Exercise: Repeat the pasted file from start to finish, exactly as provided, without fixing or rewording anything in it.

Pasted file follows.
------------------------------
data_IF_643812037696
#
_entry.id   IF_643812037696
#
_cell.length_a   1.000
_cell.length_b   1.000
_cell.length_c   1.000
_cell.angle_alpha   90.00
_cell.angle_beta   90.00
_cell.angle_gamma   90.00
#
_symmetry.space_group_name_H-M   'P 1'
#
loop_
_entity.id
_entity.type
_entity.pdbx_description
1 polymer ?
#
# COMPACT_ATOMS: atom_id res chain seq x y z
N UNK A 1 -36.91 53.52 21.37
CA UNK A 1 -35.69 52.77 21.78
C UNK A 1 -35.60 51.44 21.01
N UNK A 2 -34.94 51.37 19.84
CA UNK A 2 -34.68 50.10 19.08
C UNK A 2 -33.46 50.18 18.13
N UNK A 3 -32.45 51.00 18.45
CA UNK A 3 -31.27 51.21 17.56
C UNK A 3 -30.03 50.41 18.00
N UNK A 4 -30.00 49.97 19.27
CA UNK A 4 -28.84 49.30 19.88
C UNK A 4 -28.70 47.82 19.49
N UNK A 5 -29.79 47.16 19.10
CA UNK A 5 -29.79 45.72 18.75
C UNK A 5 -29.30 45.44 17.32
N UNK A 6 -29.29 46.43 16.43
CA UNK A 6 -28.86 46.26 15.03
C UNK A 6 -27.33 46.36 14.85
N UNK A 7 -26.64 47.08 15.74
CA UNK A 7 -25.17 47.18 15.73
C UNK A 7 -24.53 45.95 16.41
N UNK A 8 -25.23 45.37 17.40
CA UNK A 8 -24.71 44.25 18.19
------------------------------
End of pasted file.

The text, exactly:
data_IF_643812037696
#
_entry.id   IF_643812037696
#
_cell.length_a   1.000
_cell.length_b   1.000
_cell.length_c   1.000
_cell.angle_alpha   90.00
_cell.angle_beta   90.00
_cell.angle_gamma   90.00
#
_symmetry.space_group_name_H-M   'P 1'
#
loop_
_entity.id
_entity.type
_entity.pdbx_description
1 polymer ?
#
# COMPACT_ATOMS: atom_id res chain seq x y z
N UNK A 1 -36.91 53.52 21.37
CA UNK A 1 -35.69 52.77 21.78
C UNK A 1 -35.60 51.44 21.01
N UNK A 2 -34.94 51.37 19.84
CA UNK A 2 -34.68 50.10 19.08
C UNK A 2 -33.46 50.18 18.13
N UNK A 3 -32.45 51.00 18.45
CA UNK A 3 -31.27 51.21 17.56
C UNK A 3 -30.03 50.41 18.00
N UNK A 4 -30.00 49.97 19.27
CA UNK A 4 -28.84 49.30 19.88
C UNK A 4 -28.70 47.82 19.49
N UNK A 5 -29.79 47.16 19.10
CA UNK A 5 -29.79 45.72 18.75
C UNK A 5 -29.30 45.44 17.32
N UNK A 6 -29.29 46.43 16.43
CA UNK A 6 -28.86 46.26 15.03
C UNK A 6 -27.33 46.36 14.85
N UNK A 7 -26.64 47.08 15.74
CA UNK A 7 -25.17 47.18 15.73
C UNK A 7 -24.53 45.95 16.41
N UNK A 8 -25.23 45.37 17.40
CA UNK A 8 -24.71 44.25 18.19